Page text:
Luan Herrera, a cybersecurity specialist dedicated to vulnerability reporting, detailed a new way to perform a side channel attack variant known as XS-Leak abusing redirect hops to trigger a cross site leak condition.
Herrera’s research, available on Google Docs under the title “XS-Leaks Failures in Redirect Flows”, focuses on the XS-Leaks family of side channel attacks, capable of abusing a browser to extract potentially sensitive information into the exposed system, including administrator credentials.
XS-Leak attack methods rely on measuring network response time to collect data about website visitors by abusing communication channels that allow websites to communicate with each other to reconstruct a user’s or system’s profile.
The documents mention a “novel technique” for abusing a limitation in the Fetch specification, a way that allows websites to call resources: “A limit of 20 redirect hops is set before a network error message appears; because of this limit, threat actors could count the number of redirect hops that occur in a cross-origin redirect by activating the redirect before reaching the victim’s endpoint, measuring network responses, and partially exposing the size of the URL list,” the report says.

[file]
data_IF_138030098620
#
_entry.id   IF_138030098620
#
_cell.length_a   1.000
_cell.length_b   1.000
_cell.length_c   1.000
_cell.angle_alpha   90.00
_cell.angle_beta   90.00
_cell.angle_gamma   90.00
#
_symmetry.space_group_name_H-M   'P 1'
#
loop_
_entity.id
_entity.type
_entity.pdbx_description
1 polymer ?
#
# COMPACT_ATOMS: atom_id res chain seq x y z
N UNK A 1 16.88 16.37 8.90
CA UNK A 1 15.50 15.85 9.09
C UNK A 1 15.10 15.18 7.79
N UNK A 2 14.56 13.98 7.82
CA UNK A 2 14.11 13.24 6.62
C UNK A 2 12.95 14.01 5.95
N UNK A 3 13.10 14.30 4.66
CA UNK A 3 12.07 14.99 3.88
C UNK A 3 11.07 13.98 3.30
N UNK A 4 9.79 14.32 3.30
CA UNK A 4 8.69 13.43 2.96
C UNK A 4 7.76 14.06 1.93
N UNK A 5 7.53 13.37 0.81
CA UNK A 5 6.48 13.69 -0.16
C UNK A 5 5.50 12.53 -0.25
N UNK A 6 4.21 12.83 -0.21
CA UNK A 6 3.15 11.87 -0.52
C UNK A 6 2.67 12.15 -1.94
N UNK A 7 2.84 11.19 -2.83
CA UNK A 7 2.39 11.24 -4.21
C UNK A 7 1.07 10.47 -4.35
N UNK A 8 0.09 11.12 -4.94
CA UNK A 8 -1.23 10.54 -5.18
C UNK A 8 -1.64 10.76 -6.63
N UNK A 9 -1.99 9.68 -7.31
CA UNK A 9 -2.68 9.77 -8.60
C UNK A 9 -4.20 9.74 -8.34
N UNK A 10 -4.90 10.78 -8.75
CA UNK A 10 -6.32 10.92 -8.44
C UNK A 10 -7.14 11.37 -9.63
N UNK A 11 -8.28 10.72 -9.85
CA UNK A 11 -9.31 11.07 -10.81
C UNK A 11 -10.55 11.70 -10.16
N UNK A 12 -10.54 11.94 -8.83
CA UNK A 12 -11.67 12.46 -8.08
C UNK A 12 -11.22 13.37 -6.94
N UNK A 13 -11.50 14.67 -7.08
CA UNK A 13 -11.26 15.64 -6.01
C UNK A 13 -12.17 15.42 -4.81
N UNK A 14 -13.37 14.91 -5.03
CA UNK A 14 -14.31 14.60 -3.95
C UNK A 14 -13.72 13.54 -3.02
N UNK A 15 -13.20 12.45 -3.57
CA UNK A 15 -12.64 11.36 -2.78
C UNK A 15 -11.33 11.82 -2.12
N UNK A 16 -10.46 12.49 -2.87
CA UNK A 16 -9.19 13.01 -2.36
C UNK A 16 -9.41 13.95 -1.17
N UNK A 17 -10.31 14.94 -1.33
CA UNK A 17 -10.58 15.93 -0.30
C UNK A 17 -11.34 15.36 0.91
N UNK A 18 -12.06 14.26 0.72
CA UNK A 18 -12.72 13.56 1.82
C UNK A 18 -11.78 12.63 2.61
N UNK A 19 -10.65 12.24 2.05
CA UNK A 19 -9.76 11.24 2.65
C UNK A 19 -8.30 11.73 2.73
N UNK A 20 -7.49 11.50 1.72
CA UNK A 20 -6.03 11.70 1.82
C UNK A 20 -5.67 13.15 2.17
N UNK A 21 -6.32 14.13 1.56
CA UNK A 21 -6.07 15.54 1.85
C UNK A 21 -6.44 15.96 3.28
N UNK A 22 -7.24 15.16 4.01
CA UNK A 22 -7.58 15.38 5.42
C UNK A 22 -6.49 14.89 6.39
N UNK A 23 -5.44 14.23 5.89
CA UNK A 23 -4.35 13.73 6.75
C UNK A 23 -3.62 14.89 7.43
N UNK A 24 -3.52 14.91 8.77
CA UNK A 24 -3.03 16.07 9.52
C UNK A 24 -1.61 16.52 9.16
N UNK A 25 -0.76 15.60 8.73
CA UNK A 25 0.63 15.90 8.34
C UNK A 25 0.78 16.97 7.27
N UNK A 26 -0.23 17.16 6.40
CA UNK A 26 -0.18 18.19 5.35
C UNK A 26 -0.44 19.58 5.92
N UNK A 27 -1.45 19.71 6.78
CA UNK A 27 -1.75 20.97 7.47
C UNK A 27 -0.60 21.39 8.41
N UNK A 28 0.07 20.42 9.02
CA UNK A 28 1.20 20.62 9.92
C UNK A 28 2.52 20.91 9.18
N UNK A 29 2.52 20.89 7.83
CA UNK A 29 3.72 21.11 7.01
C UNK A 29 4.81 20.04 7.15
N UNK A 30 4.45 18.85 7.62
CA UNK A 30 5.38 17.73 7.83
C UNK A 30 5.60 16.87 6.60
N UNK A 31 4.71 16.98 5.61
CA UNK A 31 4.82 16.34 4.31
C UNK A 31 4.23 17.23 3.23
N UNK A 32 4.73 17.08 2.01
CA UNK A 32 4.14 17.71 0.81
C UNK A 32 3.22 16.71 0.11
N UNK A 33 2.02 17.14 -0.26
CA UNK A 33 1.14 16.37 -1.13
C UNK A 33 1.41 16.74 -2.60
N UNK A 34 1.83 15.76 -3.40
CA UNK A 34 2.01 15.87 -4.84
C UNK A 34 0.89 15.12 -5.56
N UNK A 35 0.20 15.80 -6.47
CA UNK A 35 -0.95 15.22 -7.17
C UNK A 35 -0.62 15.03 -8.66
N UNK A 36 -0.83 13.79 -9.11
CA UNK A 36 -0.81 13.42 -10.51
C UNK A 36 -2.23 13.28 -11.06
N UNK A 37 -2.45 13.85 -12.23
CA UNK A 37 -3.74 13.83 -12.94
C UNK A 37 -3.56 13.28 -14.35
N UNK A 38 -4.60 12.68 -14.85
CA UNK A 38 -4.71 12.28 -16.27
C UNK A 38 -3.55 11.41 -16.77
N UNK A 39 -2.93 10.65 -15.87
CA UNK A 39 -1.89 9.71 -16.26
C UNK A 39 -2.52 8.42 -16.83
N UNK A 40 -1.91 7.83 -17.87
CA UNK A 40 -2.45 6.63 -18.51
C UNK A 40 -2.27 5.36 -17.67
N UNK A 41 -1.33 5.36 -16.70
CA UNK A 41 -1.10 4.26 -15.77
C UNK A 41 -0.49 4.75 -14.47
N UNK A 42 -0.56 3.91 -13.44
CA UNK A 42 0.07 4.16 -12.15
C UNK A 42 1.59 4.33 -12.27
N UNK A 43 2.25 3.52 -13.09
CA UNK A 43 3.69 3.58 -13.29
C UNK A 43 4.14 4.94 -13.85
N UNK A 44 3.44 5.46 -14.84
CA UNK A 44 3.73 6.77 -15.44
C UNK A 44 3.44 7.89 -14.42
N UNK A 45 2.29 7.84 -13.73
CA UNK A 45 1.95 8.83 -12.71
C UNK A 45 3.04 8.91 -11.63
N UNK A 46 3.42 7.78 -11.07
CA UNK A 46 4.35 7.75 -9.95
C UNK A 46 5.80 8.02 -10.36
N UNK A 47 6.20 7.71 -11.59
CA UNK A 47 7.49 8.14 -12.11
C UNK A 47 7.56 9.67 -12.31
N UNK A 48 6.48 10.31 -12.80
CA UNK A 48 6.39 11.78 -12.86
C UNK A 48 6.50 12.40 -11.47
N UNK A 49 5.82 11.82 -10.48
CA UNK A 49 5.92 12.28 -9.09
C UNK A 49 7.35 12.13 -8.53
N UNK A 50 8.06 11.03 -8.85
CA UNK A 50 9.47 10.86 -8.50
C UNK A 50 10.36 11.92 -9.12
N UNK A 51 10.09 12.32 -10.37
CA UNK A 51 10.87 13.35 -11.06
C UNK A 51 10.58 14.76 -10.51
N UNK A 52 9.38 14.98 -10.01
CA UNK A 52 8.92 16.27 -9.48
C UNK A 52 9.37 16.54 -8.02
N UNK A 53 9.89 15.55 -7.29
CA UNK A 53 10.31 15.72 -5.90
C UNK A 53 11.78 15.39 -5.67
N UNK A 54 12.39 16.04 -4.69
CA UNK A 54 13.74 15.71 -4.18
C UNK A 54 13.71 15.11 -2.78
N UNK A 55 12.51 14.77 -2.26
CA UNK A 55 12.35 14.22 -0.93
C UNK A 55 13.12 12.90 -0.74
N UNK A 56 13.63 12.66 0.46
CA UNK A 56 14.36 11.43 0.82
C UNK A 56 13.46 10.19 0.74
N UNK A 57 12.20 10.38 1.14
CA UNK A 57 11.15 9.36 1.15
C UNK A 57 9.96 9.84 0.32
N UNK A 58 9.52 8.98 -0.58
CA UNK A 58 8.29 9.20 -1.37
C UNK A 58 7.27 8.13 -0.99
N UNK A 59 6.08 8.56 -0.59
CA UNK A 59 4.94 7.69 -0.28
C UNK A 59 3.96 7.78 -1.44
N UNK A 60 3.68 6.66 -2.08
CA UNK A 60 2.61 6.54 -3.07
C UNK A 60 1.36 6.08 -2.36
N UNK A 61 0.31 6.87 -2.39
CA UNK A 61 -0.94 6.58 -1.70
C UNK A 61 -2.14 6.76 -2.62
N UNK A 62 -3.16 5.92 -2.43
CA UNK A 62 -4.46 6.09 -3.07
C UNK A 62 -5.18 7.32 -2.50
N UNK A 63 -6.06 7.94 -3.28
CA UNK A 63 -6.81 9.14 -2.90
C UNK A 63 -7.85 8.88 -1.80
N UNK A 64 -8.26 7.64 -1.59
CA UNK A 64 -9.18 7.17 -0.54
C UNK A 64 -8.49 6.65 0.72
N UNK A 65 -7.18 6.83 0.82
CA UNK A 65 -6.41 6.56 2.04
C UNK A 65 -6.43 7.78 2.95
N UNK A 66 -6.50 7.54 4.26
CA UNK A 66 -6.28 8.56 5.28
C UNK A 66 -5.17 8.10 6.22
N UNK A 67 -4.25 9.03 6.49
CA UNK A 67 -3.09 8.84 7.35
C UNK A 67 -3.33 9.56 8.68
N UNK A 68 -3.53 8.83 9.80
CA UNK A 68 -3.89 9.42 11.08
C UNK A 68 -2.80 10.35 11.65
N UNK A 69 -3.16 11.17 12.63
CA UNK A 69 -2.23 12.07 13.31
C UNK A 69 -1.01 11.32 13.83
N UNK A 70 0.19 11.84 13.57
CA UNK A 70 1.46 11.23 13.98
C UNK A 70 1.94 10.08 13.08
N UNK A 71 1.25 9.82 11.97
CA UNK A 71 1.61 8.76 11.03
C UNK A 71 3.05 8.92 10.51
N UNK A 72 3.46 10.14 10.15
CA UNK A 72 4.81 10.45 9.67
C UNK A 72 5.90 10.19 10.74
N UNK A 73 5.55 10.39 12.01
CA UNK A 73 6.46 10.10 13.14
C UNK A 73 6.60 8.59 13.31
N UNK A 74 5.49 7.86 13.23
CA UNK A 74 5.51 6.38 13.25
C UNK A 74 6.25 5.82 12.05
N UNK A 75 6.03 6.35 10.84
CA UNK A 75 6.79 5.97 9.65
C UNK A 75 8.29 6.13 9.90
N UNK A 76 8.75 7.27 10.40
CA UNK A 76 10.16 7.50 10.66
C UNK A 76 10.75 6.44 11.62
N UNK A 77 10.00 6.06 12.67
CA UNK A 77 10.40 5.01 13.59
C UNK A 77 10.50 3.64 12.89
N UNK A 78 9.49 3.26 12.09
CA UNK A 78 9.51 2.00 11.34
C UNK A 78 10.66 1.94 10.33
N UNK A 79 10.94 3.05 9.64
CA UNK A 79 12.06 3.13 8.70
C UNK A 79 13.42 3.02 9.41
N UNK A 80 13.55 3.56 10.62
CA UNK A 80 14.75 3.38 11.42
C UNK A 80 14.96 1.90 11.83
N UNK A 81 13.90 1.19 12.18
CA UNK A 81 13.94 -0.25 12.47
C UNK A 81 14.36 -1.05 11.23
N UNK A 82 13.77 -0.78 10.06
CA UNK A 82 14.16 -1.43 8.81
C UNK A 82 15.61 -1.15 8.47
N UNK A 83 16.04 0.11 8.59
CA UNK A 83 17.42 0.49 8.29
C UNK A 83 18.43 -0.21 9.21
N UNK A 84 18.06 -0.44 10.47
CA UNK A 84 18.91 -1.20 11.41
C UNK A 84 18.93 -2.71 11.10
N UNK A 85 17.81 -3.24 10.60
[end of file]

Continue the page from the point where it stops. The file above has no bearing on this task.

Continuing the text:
The expert also detailed some ways to detect and prevent these cross-redirects that can lead to a side channel attack, including the use of SameSite cookies, COOP and frame protections. Google is also aware of this problem, so measures such as isolating some chrome-accessible websites have already been announced to reduce the amount of information exposed in a possible side channel attack.
Herrera agrees that this attack can be prevented in the same way that similar attack variants are prevented, although he believes that a holistic view of the problem is required: “A comprehensive view of the problem is still being discussed on GitHub about whether it is possible to change the Fetch specification and the limit value in order to prevent the appearance of these attack variants,” adds the researcher.
He is a well-known expert in mobile security and malware analysis. He studied Computer Science at NYU and started working as a cyber security analyst in 2003. He is actively working as an anti-malware expert. He also worked for security companies like Kaspersky Lab. His everyday job includes researching about new malware and cyber security incidents. Also he has deep level of knowledge in mobile security and mobile vulnerabilities.